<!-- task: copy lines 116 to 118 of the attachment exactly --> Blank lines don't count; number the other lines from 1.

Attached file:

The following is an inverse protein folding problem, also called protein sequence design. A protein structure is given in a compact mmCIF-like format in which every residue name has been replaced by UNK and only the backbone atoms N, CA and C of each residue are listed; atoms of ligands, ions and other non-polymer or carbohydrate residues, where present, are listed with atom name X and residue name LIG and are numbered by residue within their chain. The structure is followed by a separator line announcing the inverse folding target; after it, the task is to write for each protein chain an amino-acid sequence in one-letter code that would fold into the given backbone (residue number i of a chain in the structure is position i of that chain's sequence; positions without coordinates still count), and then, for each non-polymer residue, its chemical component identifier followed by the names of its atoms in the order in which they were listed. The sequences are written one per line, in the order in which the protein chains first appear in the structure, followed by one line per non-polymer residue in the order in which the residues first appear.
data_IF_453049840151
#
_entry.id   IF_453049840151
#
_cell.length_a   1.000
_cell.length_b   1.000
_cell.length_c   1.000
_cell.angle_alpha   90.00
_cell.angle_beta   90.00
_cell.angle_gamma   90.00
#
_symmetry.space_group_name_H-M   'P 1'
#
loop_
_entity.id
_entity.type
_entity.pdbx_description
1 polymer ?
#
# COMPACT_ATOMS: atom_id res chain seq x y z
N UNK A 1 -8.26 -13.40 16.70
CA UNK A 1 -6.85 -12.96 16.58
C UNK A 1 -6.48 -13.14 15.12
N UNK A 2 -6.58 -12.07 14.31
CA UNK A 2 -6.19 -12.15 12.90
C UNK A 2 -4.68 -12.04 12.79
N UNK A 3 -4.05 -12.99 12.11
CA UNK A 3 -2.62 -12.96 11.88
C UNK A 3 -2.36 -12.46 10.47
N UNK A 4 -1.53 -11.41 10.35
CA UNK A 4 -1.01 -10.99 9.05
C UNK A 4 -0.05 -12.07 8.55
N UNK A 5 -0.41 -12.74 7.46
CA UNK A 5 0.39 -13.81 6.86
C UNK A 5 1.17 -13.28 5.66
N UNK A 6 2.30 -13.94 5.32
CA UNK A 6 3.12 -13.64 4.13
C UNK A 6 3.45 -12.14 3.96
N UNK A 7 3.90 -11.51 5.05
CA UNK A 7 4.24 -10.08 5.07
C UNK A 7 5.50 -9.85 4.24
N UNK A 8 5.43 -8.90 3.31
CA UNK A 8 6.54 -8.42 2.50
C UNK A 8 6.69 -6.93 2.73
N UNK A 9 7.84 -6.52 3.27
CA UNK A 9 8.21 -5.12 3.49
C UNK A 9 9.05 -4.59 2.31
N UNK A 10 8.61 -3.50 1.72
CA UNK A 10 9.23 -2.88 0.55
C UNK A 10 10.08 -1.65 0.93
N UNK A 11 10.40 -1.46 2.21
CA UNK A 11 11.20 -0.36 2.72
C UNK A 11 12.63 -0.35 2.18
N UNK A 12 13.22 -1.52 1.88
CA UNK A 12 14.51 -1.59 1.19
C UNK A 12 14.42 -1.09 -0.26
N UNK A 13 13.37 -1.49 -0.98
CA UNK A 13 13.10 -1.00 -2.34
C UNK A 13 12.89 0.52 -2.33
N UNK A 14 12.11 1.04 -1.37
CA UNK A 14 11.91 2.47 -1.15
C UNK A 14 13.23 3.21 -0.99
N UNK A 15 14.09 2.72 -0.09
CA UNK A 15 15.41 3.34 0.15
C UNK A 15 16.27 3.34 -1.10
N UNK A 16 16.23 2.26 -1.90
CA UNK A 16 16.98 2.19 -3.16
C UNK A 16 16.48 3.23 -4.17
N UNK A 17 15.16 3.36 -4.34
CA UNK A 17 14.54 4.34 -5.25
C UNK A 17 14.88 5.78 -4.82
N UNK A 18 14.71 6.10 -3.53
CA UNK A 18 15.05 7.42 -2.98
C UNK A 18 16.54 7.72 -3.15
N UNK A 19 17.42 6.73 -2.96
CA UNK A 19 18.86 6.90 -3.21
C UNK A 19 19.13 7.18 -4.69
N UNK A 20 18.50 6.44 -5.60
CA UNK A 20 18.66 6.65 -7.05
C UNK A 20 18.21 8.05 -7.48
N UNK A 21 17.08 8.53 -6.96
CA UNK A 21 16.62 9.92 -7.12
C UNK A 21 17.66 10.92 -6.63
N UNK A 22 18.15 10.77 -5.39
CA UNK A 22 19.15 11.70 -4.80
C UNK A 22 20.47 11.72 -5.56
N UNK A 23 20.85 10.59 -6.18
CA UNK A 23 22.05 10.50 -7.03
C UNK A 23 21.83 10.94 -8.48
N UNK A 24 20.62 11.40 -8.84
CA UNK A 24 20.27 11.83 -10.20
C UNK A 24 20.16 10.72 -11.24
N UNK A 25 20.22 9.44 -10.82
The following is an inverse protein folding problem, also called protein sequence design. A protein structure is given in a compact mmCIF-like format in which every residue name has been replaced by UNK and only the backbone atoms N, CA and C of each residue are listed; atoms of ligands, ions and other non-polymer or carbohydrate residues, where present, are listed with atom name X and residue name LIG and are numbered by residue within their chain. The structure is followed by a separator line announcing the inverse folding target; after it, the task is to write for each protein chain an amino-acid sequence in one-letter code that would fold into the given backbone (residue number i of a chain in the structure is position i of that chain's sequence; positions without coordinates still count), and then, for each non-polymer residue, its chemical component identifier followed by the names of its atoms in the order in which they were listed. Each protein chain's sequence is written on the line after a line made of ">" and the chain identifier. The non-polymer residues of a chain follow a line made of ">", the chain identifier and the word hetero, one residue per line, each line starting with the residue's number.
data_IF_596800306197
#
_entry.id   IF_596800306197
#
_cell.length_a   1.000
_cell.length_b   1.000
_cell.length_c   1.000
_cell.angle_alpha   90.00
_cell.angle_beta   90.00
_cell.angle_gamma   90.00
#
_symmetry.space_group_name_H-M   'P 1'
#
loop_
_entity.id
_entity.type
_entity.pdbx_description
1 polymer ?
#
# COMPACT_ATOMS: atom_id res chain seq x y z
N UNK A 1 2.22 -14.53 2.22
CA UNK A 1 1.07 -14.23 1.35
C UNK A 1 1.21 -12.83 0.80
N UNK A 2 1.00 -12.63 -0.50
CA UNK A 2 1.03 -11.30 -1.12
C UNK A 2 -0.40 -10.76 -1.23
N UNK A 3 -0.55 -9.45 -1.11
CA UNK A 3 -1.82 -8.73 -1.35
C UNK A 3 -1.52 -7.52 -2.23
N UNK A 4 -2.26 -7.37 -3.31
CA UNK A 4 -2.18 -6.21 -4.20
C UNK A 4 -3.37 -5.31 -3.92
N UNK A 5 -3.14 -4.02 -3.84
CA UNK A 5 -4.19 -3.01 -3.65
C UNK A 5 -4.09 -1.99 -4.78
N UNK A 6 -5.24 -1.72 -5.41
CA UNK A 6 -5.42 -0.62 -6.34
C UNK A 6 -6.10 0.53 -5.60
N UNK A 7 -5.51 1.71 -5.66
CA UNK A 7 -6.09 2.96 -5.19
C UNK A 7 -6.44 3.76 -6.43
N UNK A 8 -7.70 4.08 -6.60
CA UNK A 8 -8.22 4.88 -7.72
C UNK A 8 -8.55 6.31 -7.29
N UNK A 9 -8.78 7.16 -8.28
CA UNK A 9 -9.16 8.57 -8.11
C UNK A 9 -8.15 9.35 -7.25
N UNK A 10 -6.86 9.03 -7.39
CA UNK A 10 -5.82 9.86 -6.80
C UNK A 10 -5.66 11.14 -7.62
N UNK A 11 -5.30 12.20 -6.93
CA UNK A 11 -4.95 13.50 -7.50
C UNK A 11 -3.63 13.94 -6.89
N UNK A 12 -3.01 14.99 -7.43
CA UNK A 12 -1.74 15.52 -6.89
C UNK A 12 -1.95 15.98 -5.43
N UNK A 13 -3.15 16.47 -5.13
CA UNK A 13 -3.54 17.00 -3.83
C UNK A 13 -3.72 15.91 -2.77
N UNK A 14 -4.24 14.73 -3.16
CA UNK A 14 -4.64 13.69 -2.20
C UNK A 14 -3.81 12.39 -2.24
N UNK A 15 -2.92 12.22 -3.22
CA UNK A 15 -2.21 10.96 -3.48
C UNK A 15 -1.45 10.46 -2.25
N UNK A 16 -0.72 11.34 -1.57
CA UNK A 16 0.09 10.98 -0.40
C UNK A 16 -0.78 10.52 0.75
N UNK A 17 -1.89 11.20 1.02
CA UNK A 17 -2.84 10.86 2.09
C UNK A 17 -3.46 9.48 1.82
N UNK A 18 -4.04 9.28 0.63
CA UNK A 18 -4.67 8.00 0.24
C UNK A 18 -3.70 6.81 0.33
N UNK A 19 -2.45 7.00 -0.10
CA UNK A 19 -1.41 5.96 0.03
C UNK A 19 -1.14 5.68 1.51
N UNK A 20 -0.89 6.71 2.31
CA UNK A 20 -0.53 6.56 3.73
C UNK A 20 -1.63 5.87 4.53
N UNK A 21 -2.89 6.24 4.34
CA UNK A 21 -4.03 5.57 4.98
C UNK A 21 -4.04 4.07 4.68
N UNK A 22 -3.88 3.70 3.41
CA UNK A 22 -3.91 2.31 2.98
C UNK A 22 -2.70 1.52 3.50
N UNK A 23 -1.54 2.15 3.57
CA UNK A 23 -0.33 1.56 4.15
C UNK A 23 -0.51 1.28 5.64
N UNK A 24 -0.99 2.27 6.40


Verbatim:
N UNK A 1 2.22 -14.53 2.22
CA UNK A 1 1.07 -14.23 1.35
C UNK A 1 1.21 -12.83 0.80